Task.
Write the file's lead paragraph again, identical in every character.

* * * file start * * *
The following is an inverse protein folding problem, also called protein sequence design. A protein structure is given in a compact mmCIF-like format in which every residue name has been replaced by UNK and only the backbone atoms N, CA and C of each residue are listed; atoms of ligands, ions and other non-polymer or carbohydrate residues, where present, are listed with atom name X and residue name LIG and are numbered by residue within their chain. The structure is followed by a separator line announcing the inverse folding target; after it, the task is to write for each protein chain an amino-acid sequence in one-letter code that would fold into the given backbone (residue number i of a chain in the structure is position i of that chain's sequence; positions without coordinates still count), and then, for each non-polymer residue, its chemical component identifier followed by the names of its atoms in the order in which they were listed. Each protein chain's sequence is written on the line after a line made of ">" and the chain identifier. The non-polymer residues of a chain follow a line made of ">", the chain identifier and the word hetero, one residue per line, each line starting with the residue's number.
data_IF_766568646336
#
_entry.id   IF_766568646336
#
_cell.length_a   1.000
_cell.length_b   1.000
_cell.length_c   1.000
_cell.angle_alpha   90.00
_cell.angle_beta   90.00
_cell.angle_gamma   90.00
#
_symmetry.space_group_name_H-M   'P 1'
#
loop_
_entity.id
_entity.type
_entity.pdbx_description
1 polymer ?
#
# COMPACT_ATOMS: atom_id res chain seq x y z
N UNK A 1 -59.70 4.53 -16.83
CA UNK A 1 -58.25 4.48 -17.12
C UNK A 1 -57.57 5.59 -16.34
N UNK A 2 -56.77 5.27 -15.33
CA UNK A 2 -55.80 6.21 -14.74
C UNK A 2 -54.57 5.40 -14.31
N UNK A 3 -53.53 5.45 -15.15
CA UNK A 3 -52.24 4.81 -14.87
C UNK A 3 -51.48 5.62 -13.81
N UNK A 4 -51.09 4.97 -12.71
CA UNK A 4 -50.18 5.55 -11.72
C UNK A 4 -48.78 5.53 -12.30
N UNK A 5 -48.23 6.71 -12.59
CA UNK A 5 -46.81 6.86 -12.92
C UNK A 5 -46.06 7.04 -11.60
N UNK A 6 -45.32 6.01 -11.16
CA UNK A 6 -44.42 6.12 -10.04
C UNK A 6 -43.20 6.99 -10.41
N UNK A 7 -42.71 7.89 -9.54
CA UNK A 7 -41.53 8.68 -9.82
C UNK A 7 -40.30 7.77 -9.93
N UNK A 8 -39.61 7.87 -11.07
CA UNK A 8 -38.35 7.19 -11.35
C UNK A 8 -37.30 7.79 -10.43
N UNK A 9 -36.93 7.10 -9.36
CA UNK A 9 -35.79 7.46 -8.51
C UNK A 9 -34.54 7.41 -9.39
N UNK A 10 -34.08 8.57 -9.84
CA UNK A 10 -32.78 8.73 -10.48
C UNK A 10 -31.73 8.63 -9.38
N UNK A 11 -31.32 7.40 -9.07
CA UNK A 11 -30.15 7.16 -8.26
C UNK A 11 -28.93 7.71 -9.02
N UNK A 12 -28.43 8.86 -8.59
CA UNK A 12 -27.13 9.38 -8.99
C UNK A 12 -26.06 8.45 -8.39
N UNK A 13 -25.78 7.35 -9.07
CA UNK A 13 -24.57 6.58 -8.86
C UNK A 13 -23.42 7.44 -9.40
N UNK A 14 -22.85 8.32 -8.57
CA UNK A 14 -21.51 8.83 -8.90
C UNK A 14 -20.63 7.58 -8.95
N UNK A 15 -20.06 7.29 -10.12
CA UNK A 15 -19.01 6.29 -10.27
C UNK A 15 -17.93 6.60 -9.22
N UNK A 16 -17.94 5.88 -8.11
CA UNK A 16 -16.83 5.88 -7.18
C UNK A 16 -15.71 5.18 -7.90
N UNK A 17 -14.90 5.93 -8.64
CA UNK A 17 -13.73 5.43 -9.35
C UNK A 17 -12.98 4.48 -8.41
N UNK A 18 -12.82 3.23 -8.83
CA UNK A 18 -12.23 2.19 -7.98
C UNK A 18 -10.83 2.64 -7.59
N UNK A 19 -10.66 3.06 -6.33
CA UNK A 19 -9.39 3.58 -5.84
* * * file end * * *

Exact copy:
The following is an inverse protein folding problem, also called protein sequence design. A protein structure is given in a compact mmCIF-like format in which every residue name has been replaced by UNK and only the backbone atoms N, CA and C of each residue are listed; atoms of ligands, ions and other non-polymer or carbohydrate residues, where present, are listed with atom name X and residue name LIG and are numbered by residue within their chain. The structure is followed by a separator line announcing the inverse folding target; after it, the task is to write for each protein chain an amino-acid sequence in one-letter code that would fold into the given backbone (residue number i of a chain in the structure is position i of that chain's sequence; positions without coordinates still count), and then, for each non-polymer residue, its chemical component identifier followed by the names of its atoms in the order in which they were listed. Each protein chain's sequence is written on the line after a line made of ">" and the chain identifier. The non-polymer residues of a chain follow a line made of ">", the chain identifier and the word hetero, one residue per line, each line starting with the residue's number.